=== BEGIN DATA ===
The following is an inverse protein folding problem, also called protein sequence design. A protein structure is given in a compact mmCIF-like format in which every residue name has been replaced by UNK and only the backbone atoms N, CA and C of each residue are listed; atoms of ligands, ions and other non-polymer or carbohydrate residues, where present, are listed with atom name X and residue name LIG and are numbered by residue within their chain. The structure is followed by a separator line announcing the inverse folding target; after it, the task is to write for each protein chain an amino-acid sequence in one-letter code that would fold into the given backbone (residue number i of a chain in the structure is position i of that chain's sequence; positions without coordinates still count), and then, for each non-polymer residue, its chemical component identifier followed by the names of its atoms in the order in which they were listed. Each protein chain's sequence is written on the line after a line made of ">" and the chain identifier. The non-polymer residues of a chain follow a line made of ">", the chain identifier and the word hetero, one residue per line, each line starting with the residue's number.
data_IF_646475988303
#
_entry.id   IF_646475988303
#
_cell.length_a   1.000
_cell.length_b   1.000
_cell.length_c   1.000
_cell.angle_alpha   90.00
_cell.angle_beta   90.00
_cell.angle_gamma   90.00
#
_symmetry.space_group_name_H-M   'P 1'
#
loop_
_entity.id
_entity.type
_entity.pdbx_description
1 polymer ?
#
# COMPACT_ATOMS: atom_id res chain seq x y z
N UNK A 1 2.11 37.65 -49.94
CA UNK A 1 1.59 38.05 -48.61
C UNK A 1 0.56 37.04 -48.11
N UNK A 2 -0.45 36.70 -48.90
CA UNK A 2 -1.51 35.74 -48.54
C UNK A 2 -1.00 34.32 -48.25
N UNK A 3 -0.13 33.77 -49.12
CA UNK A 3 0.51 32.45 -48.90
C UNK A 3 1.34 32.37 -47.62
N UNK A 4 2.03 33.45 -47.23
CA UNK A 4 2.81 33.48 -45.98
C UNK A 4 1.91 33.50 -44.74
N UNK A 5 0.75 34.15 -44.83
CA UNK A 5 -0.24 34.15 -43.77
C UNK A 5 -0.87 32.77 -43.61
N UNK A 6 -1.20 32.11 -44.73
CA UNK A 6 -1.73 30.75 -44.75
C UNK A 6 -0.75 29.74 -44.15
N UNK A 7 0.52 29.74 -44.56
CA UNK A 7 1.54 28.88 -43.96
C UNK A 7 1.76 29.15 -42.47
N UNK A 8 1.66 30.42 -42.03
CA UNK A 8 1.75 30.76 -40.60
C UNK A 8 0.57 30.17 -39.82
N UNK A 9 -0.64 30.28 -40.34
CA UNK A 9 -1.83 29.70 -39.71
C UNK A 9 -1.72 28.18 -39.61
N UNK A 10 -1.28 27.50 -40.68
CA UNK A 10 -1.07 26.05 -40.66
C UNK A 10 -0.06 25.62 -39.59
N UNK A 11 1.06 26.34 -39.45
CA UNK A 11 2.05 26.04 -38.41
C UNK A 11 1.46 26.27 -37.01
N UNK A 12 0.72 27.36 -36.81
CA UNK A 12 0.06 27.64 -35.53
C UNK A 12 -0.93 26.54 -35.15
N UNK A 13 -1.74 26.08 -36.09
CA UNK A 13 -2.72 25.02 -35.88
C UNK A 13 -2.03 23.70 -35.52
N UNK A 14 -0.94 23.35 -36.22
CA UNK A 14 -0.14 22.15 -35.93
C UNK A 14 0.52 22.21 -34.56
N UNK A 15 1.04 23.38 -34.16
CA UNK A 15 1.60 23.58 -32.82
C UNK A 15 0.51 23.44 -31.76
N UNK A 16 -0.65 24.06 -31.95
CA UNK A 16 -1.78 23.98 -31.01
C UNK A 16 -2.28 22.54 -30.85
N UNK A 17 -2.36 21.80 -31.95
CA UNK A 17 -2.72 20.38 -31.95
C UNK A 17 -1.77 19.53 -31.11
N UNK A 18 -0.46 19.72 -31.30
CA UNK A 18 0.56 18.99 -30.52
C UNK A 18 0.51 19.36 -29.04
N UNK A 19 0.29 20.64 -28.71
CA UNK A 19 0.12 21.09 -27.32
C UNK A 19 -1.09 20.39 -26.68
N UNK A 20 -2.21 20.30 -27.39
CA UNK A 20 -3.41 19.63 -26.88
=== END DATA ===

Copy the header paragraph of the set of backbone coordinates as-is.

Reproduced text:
The following is an inverse protein folding problem, also called protein sequence design. A protein structure is given in a compact mmCIF-like format in which every residue name has been replaced by UNK and only the backbone atoms N, CA and C of each residue are listed; atoms of ligands, ions and other non-polymer or carbohydrate residues, where present, are listed with atom name X and residue name LIG and are numbered by residue within their chain. The structure is followed by a separator line announcing the inverse folding target; after it, the task is to write for each protein chain an amino-acid sequence in one-letter code that would fold into the given backbone (residue number i of a chain in the structure is position i of that chain's sequence; positions without coordinates still count), and then, for each non-polymer residue, its chemical component identifier followed by the names of its atoms in the order in which they were listed. Each protein chain's sequence is written on the line after a line made of ">" and the chain identifier. The non-polymer residues of a chain follow a line made of ">", the chain identifier and the word hetero, one residue per line, each line starting with the residue's number.